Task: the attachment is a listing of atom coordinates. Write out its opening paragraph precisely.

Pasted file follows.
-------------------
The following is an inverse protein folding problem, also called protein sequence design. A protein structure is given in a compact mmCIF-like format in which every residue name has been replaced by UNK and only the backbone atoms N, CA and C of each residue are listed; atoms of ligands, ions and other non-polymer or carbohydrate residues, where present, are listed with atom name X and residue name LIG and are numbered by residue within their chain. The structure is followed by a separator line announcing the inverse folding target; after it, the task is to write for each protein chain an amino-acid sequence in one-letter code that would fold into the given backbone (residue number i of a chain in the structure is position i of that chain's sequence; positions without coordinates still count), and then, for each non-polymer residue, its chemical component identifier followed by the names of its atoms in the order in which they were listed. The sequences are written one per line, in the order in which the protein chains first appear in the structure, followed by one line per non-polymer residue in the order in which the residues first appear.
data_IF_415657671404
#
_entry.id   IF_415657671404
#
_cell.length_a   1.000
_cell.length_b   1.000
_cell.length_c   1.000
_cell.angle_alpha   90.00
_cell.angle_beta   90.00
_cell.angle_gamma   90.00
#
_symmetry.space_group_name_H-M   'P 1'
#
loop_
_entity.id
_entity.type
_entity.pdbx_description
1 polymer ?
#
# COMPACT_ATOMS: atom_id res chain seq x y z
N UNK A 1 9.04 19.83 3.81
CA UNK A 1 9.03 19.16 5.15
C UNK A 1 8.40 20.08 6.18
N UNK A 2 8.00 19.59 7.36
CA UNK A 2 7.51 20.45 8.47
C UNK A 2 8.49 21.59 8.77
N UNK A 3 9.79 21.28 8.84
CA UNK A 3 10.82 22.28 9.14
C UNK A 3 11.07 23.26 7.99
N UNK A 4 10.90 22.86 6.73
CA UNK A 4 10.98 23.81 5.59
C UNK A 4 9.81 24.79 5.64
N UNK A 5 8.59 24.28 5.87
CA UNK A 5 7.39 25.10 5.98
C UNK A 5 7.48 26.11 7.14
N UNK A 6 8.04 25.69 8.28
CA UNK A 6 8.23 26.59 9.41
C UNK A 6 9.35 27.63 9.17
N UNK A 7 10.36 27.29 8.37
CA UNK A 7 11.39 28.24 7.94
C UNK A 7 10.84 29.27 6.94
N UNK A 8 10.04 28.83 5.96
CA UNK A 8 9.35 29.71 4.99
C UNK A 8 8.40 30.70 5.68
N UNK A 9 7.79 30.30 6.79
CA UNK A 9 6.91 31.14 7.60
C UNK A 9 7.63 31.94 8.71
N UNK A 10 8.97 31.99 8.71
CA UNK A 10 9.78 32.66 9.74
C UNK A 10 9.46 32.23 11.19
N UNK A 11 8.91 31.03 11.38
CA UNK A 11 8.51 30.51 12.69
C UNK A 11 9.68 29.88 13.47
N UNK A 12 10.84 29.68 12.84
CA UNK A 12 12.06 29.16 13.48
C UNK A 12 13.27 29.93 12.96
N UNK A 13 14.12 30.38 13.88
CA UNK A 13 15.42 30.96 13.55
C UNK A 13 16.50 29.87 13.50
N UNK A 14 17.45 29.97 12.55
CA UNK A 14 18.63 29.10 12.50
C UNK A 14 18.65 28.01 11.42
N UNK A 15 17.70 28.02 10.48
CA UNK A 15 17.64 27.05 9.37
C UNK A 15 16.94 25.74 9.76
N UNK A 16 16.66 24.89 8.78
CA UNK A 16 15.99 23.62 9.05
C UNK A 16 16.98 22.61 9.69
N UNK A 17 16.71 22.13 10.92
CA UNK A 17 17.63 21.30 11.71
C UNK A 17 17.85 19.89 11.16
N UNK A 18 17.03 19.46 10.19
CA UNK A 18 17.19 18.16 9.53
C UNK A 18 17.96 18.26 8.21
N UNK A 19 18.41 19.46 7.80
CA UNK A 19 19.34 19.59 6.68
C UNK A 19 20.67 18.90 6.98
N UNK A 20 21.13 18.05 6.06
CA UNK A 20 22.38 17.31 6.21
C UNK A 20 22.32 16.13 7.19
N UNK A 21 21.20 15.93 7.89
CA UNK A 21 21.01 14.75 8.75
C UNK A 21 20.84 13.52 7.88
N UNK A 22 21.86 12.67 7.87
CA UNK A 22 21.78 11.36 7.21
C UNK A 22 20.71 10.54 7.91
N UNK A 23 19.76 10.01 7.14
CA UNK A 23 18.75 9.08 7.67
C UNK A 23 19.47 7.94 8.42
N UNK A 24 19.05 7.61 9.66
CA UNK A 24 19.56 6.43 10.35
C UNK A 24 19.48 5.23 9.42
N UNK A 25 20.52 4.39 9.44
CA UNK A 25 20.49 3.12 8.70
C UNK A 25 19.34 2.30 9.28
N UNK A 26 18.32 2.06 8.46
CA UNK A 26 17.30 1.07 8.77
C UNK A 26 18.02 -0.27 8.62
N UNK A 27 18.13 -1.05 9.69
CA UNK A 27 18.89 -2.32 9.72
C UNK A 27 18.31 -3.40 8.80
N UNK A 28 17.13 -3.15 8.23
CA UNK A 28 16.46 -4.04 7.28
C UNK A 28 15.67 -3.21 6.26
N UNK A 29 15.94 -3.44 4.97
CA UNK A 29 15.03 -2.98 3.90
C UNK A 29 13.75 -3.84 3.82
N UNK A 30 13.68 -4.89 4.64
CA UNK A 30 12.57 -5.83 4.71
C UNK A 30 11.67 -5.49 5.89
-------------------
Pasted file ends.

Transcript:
The following is an inverse protein folding problem, also called protein sequence design. A protein structure is given in a compact mmCIF-like format in which every residue name has been replaced by UNK and only the backbone atoms N, CA and C of each residue are listed; atoms of ligands, ions and other non-polymer or carbohydrate residues, where present, are listed with atom name X and residue name LIG and are numbered by residue within their chain. The structure is followed by a separator line announcing the inverse folding target; after it, the task is to write for each protein chain an amino-acid sequence in one-letter code that would fold into the given backbone (residue number i of a chain in the structure is position i of that chain's sequence; positions without coordinates still count), and then, for each non-polymer residue, its chemical component identifier followed by the names of its atoms in the order in which they were listed. The sequences are written one per line, in the order in which the protein chains first appear in the structure, followed by one line per non-polymer residue in the order in which the residues first appear.